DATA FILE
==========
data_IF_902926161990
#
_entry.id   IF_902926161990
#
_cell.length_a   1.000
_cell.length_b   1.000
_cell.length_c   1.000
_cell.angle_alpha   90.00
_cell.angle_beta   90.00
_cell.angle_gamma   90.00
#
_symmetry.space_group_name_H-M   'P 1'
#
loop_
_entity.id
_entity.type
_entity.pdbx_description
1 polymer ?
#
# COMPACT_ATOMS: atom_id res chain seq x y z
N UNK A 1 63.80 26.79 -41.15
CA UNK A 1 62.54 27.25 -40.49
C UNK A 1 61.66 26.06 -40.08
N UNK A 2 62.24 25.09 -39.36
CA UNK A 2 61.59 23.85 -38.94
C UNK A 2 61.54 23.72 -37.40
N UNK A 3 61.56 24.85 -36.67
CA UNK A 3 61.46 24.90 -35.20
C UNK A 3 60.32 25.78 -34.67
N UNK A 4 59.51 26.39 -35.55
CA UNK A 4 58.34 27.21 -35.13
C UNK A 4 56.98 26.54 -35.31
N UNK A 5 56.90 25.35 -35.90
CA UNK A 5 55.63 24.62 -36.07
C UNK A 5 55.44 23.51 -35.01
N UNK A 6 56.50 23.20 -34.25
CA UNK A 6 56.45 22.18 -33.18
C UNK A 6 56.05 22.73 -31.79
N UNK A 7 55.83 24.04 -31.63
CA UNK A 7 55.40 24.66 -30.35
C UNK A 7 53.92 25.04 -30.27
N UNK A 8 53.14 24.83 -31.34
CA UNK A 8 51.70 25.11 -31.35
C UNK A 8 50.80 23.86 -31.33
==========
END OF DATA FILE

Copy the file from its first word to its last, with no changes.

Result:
data_IF_902926161990
#
_entry.id   IF_902926161990
#
_cell.length_a   1.000
_cell.length_b   1.000
_cell.length_c   1.000
_cell.angle_alpha   90.00
_cell.angle_beta   90.00
_cell.angle_gamma   90.00
#
_symmetry.space_group_name_H-M   'P 1'
#
loop_
_entity.id
_entity.type
_entity.pdbx_description
1 polymer ?
#
# COMPACT_ATOMS: atom_id res chain seq x y z
N UNK A 1 63.80 26.79 -41.15
CA UNK A 1 62.54 27.25 -40.49
C UNK A 1 61.66 26.06 -40.08
N UNK A 2 62.24 25.09 -39.36
CA UNK A 2 61.59 23.85 -38.94
C UNK A 2 61.54 23.72 -37.40
N UNK A 3 61.56 24.85 -36.67
CA UNK A 3 61.46 24.90 -35.20
C UNK A 3 60.32 25.78 -34.67
N UNK A 4 59.51 26.39 -35.55
CA UNK A 4 58.34 27.21 -35.13
C UNK A 4 56.98 26.54 -35.31
N UNK A 5 56.90 25.35 -35.90
CA UNK A 5 55.63 24.62 -36.07
C UNK A 5 55.44 23.51 -35.01
N UNK A 6 56.50 23.20 -34.25
CA UNK A 6 56.45 22.18 -33.18
C UNK A 6 56.05 22.73 -31.79
N UNK A 7 55.83 24.04 -31.63
CA UNK A 7 55.40 24.66 -30.35
C UNK A 7 53.92 25.04 -30.27
N UNK A 8 53.14 24.83 -31.34
CA UNK A 8 51.70 25.11 -31.35
C UNK A 8 50.80 23.86 -31.33